You’ve got a great new product to market to people in a new country. You’ve translated the documents into Dutch, German, Arabic or whatever language people speak in that country. Your advertising campaign starts and you wait for sales to pour in. They don’t.
What happened? Your marketing might have flopped because of poor language localization. Sure, the words you used are accurate in the technical sense. But your message doesn’t connect with or turns off native speakers of the language. How do you avoid this translation scenario? Here are five tips:
1) Make sure that you or your translation company knows the cultural customs of the country and area.
Are you a beef company trying to sell your products in India? That can be a mine field. Or perhaps your advertising used a picture of a woman with long hair in a Middle Eastern country? Many people in the Middle East are offended when they see photographs of a woman without a veil.
Use a translator who knows the cultural differences between your country and the country you’re marketing to. Often you’re wise to use someone who lives in or has lived in that country. Translators who are native speakers can point out what will work and what won’t in your advertising campaign. They can give you the viewpoint of the local people.
2) Use proper punctuation and grammar.
Your documents may be translated properly and still not look right from a native’s standpoint. Be aware of grammatical and spelling idiosyncrasies when you create documents for use in another country. Make sure your translator is qualified enough in language localization to understand these differences.
3) Use the right version of the language.
Some languages, like Spanish, have many versions. If your project is global, then you may want to use “global” Spanish. But if you’re marketing only in Peru or only in Colombia, be sure the translator uses Peruvian Spanish or Colombian Spanish.
4) Check for local slang and double meanings.
Innocent wording in your language may translate into a phrase that confuses or offends people in another country. Every word and phrase you use must be appropriate for the target culture. Your translator should be sensitive to those cultural differences and point them out to you in your translations when performing language localization.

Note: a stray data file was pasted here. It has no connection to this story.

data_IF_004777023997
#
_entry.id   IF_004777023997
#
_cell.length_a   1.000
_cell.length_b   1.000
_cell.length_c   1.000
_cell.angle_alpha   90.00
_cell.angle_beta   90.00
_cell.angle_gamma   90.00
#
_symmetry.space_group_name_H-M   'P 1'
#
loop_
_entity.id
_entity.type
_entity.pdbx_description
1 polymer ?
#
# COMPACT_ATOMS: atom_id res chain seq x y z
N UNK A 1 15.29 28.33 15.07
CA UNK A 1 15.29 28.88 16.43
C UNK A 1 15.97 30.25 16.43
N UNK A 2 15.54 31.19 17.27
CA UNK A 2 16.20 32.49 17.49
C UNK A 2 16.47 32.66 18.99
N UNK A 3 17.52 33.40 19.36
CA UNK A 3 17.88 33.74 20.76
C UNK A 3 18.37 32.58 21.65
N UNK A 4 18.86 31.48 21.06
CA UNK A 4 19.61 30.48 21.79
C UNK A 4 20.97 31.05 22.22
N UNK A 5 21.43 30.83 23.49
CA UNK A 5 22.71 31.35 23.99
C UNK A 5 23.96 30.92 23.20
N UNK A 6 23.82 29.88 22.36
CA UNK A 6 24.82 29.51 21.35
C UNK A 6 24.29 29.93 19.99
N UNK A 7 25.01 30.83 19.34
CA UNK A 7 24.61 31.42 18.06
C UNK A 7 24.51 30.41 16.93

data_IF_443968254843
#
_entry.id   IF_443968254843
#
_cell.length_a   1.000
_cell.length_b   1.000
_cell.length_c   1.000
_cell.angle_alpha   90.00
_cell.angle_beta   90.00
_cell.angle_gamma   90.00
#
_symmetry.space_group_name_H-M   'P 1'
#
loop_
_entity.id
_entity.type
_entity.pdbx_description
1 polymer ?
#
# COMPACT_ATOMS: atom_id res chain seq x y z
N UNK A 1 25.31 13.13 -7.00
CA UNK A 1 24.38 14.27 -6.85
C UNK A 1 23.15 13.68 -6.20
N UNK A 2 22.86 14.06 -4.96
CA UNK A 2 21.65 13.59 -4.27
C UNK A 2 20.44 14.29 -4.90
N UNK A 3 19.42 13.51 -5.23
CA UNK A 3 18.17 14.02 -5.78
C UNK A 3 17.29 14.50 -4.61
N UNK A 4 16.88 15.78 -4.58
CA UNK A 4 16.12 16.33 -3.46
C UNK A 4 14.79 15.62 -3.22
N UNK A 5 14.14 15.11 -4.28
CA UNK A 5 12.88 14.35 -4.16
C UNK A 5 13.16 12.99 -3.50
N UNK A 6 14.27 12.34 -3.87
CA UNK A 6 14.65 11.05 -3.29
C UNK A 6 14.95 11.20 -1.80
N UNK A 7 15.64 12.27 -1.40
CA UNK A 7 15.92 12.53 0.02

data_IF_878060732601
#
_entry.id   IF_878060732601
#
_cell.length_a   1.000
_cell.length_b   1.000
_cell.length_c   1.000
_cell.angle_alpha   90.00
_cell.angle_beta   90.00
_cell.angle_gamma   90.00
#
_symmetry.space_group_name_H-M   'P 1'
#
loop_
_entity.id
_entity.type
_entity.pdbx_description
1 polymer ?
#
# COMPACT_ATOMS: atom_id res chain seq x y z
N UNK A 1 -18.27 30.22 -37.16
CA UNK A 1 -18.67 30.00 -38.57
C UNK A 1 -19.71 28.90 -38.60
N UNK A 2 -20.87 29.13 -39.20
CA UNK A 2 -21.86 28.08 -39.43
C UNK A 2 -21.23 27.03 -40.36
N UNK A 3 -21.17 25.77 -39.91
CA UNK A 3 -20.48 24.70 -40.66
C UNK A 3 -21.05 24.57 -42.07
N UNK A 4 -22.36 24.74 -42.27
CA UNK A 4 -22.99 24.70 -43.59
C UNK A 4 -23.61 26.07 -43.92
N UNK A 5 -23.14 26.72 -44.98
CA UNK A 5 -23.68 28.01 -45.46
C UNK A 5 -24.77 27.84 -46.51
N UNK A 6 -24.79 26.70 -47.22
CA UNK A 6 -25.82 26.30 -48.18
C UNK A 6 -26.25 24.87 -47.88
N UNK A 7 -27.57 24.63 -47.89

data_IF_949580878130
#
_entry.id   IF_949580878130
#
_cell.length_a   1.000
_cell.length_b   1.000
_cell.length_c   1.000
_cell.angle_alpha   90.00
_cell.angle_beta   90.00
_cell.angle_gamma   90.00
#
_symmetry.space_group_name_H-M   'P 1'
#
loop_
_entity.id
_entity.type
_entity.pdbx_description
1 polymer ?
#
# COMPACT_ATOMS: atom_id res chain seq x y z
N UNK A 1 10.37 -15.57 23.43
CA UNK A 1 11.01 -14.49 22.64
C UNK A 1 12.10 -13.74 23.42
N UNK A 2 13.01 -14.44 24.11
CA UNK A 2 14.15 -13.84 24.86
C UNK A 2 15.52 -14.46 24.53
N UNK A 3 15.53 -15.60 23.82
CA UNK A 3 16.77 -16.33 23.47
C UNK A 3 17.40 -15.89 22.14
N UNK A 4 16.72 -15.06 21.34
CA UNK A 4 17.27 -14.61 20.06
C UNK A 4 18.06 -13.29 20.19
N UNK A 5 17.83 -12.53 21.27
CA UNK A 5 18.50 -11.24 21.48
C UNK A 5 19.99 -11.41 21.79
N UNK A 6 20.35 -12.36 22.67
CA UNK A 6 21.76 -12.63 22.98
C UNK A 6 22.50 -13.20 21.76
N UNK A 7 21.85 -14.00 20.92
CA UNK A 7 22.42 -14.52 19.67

5) Ask for a lot of feedback and listen to it.
Language is subjective and reactions can be strong when it comes to marketing or stylistic texts. Allow time in your production schedule for a final refinement step where feedback from reviewers is analyzed, harmonized (if more than one reviewer is participating) and implemented. One U.S. manufacturer of products for babies thought its packaging showing a baby’s face was internationally appropriate. The company ran into problems in some countries that have low literacy rates because people in that area are used to packaging that shows a photo or drawing of what’s inside the container.
About Interpreters and Translators, Inc.
iTi’s dedicated and experienced team offers a wide range of multilingual solutions for domestic and global corporations in a variety of industries. Do you require translation services to enhance your global marketing and sales initiatives or interpreter services to communicate across languages? We specialize in custom language solutions and work with over 200 languages so regardless of the barrier you face, we will work together in synergy to bridge the gap to ensure success. Please feel free to contact us through a message or by calling 860-362-0812. Our offices are open 24/7/365 so we can respond immediately to your interpreting or translation needs anytime, anywhere.